About Transcranial Magnetic Stimulation (TMS)
NeuroStar TMS Therapy is a new treatment cleared by the US Food and Drug Administration (FDA) for patients suffering from depression who have not achieved satisfactory improvement from prior antidepressant treatment. TMS stands for “transcranial magnetic stimulation.”
TMS Therapy is a treatment that can be performed in a psychiatrist’s office, under his or her supervision, using a medical device called the NeuroStar TMS Therapy system. NeuroStar TMS Therapy is:
- Non-invasive, meaning that it does not involve surgery. It does not require any anesthesia or sedation, as the patient remains awake and alert during the treatment
- Non-systemic, meaning that it is not taken by mouth and does not circulate in the blood stream throughout the body.
The typical initial treatment course consists of at least 5 treatments per week over a 4-6 week period, for an average of 20-30 total treatments. Each treatment session lasts approximately 19-40 minutes, depending on what the doctor determines is the correct protocol.
TMS+YOU is an online community and national patient advocacy site for TMS Therapy. Those considering Transcranial Magnetic Stimulation can connect with patients who have had the treatment to answer questions, share insights, and get the latest information.
How Does TMS Work?
Through a magnetic coil, the NeuroStar TMS Therapy system generates highly concentrated, magnetic fields which turn on and off very rapidly. These magnetic fields are the same type and strength as those produced by a magnetic resonance imaging (MRI) machine.
The treatment coil is applied to the head above the left prefrontal cortex. This part of the brain is involved with mood regulation, and therefore is the location where the magnetic fields are focused. These magnetic fields do not directly affect the whole brain; they only reach about 2-3 centimeters into the brain directly beneath the treatment coil. As these magnetic fields move into the brain, they produce very small electrical currents. These electrical currents activate cells within the brain which are thought to release neurotransmitters like serotonin, norepinephrine, and dopamine. Since depression is thought to be the result of an imbalance of these chemicals in the brain, TMS can restore that balance and, thus, relieve depression.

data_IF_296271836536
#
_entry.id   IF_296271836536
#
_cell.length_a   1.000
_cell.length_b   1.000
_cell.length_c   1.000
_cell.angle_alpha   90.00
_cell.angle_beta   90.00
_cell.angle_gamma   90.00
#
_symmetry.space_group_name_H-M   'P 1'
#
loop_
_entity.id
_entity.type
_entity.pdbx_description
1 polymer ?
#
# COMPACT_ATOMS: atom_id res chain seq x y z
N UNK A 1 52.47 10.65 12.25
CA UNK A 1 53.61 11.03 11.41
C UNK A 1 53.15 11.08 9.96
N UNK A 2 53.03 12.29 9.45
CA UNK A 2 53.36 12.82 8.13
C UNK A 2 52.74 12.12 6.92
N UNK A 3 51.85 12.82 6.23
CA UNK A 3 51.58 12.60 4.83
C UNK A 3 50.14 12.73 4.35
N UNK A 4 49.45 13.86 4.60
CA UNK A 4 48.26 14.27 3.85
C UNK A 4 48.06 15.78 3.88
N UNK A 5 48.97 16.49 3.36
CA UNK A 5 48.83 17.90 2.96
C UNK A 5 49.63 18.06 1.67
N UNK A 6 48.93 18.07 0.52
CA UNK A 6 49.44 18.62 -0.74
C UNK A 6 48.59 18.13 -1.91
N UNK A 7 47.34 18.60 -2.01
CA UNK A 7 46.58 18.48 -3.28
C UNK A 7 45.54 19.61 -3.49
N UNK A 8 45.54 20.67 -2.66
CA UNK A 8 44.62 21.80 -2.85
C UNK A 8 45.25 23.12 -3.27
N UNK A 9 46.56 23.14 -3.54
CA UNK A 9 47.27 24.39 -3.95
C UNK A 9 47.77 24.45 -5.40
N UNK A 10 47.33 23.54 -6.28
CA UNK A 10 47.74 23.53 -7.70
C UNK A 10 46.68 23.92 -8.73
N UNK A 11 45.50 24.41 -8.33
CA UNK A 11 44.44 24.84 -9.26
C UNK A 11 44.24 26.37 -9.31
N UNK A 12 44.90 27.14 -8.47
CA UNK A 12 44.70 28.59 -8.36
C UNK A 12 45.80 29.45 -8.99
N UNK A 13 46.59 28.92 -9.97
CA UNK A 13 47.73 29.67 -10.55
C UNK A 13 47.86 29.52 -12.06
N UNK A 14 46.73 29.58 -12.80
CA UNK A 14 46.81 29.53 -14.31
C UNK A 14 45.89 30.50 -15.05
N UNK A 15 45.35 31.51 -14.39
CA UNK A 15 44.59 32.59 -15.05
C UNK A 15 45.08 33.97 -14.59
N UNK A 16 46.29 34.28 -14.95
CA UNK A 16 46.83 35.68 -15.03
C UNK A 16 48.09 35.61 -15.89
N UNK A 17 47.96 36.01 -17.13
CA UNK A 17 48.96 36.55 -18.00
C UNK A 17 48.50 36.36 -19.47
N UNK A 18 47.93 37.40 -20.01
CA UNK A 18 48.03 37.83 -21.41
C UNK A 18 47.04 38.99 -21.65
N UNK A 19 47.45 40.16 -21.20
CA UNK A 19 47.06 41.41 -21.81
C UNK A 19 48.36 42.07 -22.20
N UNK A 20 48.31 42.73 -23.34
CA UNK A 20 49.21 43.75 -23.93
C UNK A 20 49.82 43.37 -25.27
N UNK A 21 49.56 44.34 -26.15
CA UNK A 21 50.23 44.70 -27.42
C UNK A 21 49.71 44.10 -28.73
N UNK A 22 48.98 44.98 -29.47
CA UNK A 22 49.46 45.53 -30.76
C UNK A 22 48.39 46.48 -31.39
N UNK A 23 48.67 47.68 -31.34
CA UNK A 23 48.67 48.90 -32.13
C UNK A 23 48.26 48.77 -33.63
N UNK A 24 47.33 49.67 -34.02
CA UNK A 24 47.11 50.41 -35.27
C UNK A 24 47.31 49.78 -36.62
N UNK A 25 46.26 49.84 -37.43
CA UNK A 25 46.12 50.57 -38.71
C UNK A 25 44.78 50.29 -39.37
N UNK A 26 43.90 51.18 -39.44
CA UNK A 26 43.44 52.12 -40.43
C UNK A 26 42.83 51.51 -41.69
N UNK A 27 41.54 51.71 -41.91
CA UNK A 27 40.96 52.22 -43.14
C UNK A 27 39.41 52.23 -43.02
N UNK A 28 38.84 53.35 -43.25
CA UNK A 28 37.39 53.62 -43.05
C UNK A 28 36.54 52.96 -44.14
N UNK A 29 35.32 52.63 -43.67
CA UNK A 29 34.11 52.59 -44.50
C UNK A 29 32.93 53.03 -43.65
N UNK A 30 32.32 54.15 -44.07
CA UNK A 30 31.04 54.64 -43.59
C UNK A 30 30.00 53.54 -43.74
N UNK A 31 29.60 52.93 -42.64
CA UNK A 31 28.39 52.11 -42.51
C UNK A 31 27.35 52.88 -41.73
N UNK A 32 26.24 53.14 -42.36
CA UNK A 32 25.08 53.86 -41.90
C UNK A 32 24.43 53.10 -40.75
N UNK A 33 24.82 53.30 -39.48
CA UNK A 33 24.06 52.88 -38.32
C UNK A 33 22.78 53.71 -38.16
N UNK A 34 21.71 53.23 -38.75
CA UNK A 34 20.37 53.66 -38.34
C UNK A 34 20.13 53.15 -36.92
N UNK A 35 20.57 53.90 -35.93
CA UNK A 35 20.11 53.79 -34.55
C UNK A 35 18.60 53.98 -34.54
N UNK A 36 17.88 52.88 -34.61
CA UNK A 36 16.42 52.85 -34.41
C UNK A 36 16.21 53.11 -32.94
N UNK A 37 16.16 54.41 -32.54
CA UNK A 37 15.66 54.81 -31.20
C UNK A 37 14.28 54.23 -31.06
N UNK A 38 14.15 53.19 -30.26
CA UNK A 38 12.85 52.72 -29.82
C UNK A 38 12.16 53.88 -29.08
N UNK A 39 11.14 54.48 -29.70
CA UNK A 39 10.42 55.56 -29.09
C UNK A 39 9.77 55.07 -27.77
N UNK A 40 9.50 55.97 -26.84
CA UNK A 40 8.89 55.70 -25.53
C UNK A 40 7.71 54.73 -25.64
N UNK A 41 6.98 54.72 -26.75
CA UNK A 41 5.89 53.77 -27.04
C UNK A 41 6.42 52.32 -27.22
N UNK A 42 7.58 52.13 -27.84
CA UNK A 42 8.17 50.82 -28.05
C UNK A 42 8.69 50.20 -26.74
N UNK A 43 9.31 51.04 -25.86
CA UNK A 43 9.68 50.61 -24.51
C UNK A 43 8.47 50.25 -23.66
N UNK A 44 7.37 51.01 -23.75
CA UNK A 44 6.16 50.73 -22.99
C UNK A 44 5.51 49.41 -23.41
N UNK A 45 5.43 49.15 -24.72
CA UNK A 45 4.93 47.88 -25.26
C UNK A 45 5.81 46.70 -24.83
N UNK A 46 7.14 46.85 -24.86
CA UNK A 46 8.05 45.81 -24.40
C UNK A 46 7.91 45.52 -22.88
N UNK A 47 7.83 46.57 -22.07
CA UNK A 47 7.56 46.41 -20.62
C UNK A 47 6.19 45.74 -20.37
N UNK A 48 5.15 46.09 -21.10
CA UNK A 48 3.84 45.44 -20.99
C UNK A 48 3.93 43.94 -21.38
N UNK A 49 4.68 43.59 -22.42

What is Transcranial Magnetic Stimulation?
Since the 1980s, transcranial magnetic stimulation has been used to study the nerve fibers that carry information about movements from the brain to the spinal cord and on to the muscles. In the late 1990s, physicians began to explore the therapeutic potential of transcranial magnetic stimulation for the treatment of a variety of diseases, with depression being the most thoroughly studied to date. Since then, more than 20 randomized, controlled trials studying transcranial magnetic stimulation as a treatment for depression have been published by investigators throughout the world.
NeuroStar TMS (transcranial magnetic stimulation) Therapy was FDA-cleared in October 2008 for patients suffering from depression who have not achieved satisfactory improvement from prior antidepressant medications. Using pulsed magnetic fields, transcranial magnetic stimulation therapy stimulates the part of the brain thought to be involved with mood regulation. TMS Therapy is a short outpatient procedure, performed in your psychiatrist’s office under his or her supervision while you remain awake and alert. The typical initial course of treatment is about 19-37 minutes, depending on what the doctor determines is the correct protocol, daily over 4-6 weeks.
About NeuroStar TMS Therapy
The NeuroStar TMS (transcranial magnetic stimulation) Therapy system, developed by Neuronetics, is the first and only non-systemic and non-invasive depression treatment cleared by the US Food and Drug Administration (FDA) for patients who have not benefited from prior antidepressant treatment.
NeuroStar TMS Therapy is:
- Non-invasive, meaning that it does not involve surgery. It does not require any anesthesia or sedation, as the patient remains awake and alert during the treatment.
- Non-systemic, meaning that it is not taken by mouth and does not circulate in the bloodstream throughout the body.
Click here to read more about TMS FAQ’s